In addition to the Sandia team and local Alaskan support, about a dozen ARM colleagues from universities and other DOE national laboratories took part in various stages of the installation. More photos are available in the AMF3 image collection in Flickr.

Measurements at the Margins

Trends that point to a warming Arctic are well documented in climate records. Among them are the shrinking spread and year-to-year loss of sea-ice and temperatures rising at twice the rate of the rest of world. This second item in particular is leading to increasing instability in the region’s permafrost layer, which stores vast amounts of methane in its frozen grip—for now.

Scientists speculate a number of reasons for the changes, but the computer models they use to test their theories have yet to simulate these conditions with any level of accuracy. This is partly due to the difficulties in obtaining the needed observational data for the models.

With ARM’s two other mobile facilities booked out for several years due to high demand by the global science community, planning for the third AMF and its remote 5-year deployment began in earnest in 2012. However, long before that, ARM representatives had been in discussions with the USAF about the Oliktok site and the potential for conducting research flights by unmanned aerial systems (UAS) out over the Arctic sea ice.

Located 164 miles (264 kilometers) east-southeast of the ARM site in Barrow, the desired strip of airspace begins offshore of Oliktok and heads several hundred miles over international waters towards the North Pole.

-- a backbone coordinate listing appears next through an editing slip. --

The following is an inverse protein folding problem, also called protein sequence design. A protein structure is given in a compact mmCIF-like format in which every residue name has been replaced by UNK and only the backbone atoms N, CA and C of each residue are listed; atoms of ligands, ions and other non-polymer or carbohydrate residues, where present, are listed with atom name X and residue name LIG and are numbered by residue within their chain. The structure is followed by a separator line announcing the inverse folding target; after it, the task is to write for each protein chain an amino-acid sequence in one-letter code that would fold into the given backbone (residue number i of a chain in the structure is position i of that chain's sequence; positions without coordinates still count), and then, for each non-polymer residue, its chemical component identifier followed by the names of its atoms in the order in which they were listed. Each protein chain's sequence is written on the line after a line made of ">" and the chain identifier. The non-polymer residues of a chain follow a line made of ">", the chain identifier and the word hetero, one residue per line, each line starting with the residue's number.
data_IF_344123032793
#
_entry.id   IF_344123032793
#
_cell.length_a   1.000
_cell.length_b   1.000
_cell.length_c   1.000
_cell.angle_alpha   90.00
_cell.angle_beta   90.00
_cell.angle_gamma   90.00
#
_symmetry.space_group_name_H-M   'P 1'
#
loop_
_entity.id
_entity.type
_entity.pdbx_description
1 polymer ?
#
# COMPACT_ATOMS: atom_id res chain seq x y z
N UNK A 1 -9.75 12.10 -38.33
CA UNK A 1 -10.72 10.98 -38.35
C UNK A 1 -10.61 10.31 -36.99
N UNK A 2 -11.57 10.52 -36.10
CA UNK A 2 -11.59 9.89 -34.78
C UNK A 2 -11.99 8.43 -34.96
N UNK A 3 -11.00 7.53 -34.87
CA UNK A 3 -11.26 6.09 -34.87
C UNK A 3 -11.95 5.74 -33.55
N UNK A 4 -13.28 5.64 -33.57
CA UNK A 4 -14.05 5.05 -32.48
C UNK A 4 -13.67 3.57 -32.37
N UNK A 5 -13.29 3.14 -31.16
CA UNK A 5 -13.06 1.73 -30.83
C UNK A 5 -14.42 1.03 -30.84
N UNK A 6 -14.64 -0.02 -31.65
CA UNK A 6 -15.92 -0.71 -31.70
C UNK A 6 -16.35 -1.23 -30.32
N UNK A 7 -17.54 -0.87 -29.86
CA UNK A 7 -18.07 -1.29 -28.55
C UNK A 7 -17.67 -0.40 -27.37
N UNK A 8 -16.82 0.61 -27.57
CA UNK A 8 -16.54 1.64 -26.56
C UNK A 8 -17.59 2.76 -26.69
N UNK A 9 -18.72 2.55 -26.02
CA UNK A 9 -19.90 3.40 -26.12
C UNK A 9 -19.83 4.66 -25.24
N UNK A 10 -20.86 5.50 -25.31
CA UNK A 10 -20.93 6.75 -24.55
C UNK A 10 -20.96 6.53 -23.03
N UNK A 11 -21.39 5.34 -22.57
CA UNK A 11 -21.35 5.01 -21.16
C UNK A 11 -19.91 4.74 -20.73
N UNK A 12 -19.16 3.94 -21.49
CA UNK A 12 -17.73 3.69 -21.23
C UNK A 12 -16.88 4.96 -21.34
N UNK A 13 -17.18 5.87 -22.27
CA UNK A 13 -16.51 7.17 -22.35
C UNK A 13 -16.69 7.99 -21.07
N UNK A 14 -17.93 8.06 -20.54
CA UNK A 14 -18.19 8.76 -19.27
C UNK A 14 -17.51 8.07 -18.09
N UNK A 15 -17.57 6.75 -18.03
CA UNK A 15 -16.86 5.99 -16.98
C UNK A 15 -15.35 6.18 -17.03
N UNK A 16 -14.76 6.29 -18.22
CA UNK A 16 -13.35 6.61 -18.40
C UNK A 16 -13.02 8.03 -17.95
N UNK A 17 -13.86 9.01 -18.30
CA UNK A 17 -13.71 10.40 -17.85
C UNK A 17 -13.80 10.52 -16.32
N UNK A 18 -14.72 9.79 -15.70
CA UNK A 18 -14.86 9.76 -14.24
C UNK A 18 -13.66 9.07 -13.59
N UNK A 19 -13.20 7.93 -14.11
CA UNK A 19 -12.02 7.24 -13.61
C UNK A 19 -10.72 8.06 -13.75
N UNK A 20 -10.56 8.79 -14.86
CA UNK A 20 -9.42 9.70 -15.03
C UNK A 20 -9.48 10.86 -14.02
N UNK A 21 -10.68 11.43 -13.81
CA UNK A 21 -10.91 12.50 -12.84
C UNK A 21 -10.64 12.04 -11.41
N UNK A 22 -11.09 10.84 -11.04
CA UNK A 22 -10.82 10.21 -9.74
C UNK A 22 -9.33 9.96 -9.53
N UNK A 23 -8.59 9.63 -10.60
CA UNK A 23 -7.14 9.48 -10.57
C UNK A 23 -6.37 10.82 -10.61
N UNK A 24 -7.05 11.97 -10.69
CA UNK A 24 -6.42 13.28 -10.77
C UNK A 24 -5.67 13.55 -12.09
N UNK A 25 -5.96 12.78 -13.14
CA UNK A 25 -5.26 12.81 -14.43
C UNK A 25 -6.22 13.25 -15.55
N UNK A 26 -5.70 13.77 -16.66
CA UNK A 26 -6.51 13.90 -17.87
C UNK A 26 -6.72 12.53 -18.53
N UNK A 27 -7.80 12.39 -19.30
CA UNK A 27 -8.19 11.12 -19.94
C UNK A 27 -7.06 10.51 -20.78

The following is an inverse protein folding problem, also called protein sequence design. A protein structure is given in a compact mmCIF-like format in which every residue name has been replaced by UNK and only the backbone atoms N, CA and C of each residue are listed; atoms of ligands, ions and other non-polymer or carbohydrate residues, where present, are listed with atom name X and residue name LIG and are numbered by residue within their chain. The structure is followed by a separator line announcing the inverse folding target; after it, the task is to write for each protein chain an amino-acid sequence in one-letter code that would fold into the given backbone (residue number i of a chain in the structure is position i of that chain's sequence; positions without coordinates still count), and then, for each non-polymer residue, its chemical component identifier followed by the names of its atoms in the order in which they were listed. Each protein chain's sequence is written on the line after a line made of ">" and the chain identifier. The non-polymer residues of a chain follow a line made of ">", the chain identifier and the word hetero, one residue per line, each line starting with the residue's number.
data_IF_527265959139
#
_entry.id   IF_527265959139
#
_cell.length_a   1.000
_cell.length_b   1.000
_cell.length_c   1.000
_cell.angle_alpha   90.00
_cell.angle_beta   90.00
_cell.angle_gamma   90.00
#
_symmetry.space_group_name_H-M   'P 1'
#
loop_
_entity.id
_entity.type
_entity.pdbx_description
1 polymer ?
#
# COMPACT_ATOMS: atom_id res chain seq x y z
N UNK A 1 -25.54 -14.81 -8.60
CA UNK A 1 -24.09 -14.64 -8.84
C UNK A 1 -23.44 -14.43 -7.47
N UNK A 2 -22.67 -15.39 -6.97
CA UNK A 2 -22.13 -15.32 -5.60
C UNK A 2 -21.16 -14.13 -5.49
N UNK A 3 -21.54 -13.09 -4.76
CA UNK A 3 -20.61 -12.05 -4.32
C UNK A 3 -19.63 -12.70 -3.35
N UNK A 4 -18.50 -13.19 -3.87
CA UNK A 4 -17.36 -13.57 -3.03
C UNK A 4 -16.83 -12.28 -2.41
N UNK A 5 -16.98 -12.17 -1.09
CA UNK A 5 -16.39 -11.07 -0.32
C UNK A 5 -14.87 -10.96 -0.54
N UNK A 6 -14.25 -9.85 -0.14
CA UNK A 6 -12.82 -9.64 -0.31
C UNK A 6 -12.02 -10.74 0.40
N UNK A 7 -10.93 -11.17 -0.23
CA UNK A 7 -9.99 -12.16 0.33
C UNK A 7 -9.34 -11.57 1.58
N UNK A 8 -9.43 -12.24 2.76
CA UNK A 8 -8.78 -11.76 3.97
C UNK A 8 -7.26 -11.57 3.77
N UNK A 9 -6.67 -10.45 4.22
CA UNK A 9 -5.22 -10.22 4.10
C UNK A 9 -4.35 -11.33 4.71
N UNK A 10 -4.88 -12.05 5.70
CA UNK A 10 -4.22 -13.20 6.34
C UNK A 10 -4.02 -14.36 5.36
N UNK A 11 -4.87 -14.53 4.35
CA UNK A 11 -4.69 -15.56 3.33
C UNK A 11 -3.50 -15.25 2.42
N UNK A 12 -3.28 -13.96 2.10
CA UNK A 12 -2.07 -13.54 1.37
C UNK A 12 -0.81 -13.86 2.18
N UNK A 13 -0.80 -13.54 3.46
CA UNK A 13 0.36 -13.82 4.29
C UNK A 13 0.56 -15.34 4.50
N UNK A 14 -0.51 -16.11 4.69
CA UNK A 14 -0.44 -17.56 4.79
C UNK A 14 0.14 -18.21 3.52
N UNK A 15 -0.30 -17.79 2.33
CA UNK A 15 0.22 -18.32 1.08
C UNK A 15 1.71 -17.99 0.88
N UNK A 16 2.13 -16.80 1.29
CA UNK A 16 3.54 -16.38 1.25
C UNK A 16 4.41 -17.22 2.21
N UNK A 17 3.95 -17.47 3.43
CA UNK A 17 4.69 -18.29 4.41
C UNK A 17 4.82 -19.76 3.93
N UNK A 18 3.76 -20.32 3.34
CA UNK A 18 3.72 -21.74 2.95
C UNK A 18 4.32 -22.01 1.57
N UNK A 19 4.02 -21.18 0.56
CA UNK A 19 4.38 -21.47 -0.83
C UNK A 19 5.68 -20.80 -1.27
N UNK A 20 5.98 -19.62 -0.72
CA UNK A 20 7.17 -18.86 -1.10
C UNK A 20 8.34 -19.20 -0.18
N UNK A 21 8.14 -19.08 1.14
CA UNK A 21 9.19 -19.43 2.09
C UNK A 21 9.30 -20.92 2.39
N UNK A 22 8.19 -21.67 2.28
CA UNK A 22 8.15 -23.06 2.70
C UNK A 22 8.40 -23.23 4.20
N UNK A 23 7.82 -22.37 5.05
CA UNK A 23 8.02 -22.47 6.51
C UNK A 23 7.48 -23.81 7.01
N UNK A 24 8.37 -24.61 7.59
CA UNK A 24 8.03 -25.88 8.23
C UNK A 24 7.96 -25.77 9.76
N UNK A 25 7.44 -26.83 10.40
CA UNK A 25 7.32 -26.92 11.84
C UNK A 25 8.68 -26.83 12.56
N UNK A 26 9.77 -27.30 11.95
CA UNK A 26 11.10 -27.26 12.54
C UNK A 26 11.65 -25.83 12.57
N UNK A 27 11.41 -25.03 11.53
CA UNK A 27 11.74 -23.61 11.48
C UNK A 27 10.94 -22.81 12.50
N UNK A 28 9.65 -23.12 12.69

Located 164 miles (264 kilometers) east-southeast of the ARM site in Barrow, the desired strip of airspace begins offshore of Oliktok and heads several hundred miles over international waters towards the North Pole.
The USAF radar station at Oliktok is one of several Cold-War era Distant Early Warning (DEW Line) radar sites. Its infrastructure includes several well-insulated modular buildings for living quarters and a hangar from the 1950s suitable for UAS operations.

Sandia has approval from the USAF for use of selected facilities to conduct scientific experiments for ARM in Restricted Airspace at Oliktok. In addition, the DOE has requested from the FAA the creation of a Warning Area for conducting UAS operations over international waters adjoining Oliktok. A Warning Area designation would alert pilots in the area of the potential for operations hazardous to aircraft, such as dropsondes, rocket-launched sondes, or tethered balloons.

The ability to use UAS at Oliktok will allow measurements of many critical Arctic systems and address gaps in scientific understanding of these processes. Two examples are mixed-phase cloud systems and the transition zone where land-locked ice thaws into the open sea—called the Marginal Ice Zone, or MIZ. This zone moves with the seasons and changes each year. The lack of data at this important intersection of land and sea exacerbates the already difficult modeling challenge. Fortunately, these kinds of difficulties are what the ARM Mobile Facilities were designed for.